This book examines the Japanese government policies that impact on the environment in order to determine whether they incorporate a sufficient ethical substance. Through the three case studies on whaling, nuclear energy, and forestry, the author explores how Western philosophers combined their theories to develop a ‘Western environmental ethics code’ and reveals the existence of a unique ‘Japanese environmental ethics code’ built on Japan’s cultural traditions, religious practices, and empirical experiences. Kagawa-Fox’s discussions show that in spite of the positive contributions that Japan has made towards the global environment, the government has failed to show a corresponding moral obligation to the world ecology in its environmental policy. The book argues that this is a result of the integrity of the policies having been compromised by vested interests and that Japanese business and politics ensure that the policies are primarily focused on maintaining sustainable economic growth. Whilst Japan's global environmental initiatives are the key to its economic survival in the 21st century, and these initiatives may achieve their aims, they do however fail the Japanese code of environmental ethics. This book is essential reading for anyone interested in Environmental Studies, Environmental Policy and Ethics, Japanese Politics and Japanese Culture and Society.
Global Environmental Politics is the perfect introduction to this increasingly significant area. The text combines an accessible introduction to the most important environmental theories and concepts with a series of detailed case studies of the most pressing environmental problems. Features and benefits of the book: Explains the most important concepts and theories in environmental politics. Introduces environmental politics within the context of political science and international relations theories. Demonstrates how the concepts and theories apply in a wide variety of real world contexts. Case studies include the most important environmental issues from climate change and biodiversity to forests and marine pollution. Each chapter is written by an established international authority in the field. This exciting new textbook is essential reading all students of environmental politics and will be of great interest to students of International Relations and Political Economy.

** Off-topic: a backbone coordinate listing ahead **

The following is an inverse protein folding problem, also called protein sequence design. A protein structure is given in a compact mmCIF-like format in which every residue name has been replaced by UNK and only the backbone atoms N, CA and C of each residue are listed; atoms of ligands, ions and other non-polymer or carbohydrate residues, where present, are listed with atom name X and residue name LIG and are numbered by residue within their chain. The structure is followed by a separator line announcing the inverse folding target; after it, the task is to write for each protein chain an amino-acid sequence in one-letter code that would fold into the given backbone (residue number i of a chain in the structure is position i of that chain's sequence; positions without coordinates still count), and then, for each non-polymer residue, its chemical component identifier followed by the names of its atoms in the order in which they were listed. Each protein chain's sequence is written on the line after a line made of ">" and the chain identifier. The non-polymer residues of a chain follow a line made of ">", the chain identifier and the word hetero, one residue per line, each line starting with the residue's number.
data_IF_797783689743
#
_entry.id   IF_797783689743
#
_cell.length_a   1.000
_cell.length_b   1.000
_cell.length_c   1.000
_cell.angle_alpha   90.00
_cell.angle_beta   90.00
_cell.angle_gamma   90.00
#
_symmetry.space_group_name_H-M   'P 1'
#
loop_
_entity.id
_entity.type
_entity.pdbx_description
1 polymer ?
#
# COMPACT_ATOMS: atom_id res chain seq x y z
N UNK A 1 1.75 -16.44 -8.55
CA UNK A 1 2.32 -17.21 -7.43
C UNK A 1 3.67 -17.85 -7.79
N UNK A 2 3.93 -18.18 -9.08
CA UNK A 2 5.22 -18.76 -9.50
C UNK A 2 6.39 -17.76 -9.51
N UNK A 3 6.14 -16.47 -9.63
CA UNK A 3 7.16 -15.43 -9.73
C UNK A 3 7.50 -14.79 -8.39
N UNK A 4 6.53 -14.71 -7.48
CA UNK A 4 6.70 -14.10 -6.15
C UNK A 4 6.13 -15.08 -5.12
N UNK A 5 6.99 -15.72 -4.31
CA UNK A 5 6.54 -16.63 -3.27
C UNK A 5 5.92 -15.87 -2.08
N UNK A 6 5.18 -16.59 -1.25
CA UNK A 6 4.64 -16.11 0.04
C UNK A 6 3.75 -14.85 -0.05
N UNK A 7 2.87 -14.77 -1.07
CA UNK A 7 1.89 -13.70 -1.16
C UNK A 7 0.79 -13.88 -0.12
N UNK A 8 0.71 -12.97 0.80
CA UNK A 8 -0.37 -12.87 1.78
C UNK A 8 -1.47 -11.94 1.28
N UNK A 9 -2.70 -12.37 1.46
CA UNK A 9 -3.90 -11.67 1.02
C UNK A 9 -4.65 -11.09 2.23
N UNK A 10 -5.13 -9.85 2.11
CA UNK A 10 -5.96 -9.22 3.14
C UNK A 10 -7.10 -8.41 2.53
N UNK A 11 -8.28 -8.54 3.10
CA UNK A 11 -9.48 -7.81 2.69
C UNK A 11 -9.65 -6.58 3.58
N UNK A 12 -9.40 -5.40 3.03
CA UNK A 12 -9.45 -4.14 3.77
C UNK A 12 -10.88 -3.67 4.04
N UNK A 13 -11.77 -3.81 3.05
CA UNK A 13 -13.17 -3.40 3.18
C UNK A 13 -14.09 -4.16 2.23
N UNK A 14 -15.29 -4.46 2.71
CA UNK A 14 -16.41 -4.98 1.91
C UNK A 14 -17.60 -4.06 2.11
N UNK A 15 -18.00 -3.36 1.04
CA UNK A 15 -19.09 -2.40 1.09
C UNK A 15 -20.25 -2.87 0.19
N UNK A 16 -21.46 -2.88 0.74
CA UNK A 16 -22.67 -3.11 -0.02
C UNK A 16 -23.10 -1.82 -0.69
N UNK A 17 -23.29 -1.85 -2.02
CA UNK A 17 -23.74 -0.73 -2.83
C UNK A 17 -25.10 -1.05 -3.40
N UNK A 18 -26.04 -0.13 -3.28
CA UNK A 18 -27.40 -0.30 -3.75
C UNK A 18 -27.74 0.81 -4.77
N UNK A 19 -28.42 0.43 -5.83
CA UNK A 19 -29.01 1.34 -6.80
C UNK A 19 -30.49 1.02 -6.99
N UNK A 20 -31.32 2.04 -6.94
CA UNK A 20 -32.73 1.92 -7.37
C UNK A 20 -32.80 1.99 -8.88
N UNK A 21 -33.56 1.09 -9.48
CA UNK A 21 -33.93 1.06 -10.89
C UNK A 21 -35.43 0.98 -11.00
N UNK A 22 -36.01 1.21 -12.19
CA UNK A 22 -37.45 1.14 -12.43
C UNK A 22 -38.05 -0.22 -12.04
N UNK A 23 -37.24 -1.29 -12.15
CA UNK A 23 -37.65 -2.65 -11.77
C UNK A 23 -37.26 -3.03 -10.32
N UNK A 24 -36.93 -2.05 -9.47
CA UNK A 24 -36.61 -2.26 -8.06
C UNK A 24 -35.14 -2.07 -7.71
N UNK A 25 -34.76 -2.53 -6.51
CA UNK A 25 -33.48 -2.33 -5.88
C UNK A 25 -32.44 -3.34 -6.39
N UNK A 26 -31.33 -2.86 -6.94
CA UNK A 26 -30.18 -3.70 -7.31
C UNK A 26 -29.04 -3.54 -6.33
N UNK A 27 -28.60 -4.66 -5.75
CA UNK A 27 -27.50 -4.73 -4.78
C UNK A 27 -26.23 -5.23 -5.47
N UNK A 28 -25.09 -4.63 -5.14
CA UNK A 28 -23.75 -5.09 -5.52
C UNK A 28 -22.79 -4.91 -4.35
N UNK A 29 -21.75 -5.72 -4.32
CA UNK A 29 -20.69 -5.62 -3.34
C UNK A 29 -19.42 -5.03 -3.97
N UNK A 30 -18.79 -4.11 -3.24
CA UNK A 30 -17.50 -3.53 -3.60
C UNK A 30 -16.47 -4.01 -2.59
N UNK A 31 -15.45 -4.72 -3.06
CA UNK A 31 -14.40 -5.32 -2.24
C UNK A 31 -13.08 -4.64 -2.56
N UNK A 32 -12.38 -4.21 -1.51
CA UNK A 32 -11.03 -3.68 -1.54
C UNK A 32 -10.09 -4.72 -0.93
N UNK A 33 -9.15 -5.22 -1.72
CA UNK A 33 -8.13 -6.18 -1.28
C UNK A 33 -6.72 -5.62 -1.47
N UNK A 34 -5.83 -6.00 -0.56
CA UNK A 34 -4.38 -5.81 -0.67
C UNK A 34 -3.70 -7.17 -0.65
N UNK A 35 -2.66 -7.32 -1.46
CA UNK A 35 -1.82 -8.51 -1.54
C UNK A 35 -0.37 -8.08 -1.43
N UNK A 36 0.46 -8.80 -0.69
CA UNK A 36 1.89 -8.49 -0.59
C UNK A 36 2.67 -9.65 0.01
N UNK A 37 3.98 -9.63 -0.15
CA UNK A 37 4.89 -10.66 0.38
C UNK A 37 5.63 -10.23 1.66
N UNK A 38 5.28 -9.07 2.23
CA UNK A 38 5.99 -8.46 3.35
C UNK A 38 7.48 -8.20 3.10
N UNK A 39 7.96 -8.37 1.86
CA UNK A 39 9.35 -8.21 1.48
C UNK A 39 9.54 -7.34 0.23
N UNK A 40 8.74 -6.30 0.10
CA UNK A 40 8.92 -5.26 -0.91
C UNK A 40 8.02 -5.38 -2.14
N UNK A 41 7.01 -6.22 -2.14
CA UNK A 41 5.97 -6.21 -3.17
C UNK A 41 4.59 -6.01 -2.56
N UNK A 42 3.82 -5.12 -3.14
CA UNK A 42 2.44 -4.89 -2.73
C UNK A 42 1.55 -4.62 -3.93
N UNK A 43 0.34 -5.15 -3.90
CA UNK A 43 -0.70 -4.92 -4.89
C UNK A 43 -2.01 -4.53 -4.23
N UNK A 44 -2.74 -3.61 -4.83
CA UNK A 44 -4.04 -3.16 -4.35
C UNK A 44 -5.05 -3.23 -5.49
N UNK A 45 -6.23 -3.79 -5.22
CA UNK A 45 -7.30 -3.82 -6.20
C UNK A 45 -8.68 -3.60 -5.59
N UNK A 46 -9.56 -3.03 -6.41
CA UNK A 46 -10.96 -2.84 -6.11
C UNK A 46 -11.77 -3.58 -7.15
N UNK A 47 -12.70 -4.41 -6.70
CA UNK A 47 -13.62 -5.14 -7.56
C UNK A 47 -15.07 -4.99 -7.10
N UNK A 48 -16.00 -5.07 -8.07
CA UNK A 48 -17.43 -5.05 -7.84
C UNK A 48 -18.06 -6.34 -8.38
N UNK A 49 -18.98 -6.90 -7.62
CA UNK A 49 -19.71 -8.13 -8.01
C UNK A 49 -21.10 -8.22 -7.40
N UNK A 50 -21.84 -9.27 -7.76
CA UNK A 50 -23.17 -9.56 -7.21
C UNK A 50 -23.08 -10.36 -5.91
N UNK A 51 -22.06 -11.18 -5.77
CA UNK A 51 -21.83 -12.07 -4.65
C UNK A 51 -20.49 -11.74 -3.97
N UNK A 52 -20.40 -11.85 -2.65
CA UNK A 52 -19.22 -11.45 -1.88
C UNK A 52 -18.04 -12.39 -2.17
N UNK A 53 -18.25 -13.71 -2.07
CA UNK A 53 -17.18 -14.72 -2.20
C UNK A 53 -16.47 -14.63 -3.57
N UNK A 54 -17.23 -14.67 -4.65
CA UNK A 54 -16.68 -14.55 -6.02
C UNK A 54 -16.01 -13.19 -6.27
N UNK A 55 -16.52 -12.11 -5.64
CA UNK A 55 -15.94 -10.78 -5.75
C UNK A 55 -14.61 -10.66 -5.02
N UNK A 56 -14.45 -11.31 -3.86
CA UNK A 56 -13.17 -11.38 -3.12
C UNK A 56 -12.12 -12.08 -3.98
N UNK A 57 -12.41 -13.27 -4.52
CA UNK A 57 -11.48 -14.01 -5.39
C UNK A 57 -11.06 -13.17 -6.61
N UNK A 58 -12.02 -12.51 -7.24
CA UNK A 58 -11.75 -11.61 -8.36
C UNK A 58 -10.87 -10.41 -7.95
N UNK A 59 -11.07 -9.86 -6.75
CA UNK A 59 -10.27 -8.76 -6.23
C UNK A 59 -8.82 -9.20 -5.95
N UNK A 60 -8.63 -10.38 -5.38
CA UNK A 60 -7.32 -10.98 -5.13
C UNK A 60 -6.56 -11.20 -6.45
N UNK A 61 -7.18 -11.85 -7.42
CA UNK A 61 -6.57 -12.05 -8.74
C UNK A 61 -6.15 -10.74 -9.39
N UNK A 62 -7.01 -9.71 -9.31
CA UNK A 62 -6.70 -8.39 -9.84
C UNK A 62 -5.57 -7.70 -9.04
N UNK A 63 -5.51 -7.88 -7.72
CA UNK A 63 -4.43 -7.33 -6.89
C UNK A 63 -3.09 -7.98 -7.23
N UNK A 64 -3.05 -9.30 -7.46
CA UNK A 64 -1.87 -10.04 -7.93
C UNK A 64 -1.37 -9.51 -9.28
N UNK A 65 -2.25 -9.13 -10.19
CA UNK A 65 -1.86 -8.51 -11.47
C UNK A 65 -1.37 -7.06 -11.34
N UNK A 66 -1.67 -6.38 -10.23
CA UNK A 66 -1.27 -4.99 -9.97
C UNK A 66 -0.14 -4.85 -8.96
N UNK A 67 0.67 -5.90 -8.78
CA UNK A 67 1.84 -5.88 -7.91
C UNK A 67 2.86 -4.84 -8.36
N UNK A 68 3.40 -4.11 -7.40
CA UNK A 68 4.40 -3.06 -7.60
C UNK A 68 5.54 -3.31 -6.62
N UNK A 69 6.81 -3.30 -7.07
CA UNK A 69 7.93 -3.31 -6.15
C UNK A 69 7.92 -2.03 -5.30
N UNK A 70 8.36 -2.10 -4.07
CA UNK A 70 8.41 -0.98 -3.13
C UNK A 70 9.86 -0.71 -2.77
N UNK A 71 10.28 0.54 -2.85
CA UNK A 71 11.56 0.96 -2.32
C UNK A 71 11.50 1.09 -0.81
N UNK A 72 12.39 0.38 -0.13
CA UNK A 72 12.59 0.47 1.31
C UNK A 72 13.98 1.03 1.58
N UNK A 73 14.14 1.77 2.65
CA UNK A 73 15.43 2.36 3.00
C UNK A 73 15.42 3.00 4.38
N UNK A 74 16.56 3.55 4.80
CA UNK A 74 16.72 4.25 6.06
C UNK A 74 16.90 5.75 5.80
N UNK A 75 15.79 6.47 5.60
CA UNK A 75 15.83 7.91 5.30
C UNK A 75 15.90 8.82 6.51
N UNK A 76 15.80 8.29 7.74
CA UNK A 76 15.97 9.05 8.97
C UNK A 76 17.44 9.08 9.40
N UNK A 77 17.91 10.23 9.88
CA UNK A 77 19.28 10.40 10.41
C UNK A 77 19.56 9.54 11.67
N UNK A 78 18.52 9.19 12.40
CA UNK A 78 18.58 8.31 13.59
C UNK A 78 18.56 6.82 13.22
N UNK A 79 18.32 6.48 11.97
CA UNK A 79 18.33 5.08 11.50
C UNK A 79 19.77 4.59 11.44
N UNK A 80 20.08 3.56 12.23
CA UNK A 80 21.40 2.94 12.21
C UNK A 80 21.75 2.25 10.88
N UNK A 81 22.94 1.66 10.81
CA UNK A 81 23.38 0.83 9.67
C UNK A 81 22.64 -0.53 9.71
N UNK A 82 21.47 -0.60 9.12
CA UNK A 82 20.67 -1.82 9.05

The political contention that considers forests to be mere economic assets to achieve state welfare has slowly changed into a more conservative view since the Ninth World Forestry Congress in Mexico in 1985 rightly acknowledged that there has been severe tropical forest destruction and environmental deterioration around the globe.
Being organized into five chapters, this research detects the utilization of global and regional land use regimes by national bureaucracies. This research identifies domestic political background on utilizing international regimes within specific Indonesian land use change settings, a topic which has to date been neglected in this research field, with a few exceptions. Subsequently, the research poses several sub-questions to break down the main research question, which are as follows: 1. What are the bureaucracies and their tasks as well as their legal options to pursue actual and potential interests in steering land use transformation systems in Indonesia? 2. How did the domestic bureaucracy, together with international actors, use and adapt national instruments and international support to pursue their own (international and domestic) interests in several cases of land use transformation in Indonesia, such as (a) certification of palm oil and (b) Forest Management Units (FMU) and community forestry (CF)? 3. How did the domestic bureaucracy utilize the Association of Southeast Asian Nations’ (ASEAN) regional forest and environmental regime complex? 4. How is the relevance of international and regional regimes used in domestic bureaucratic politics?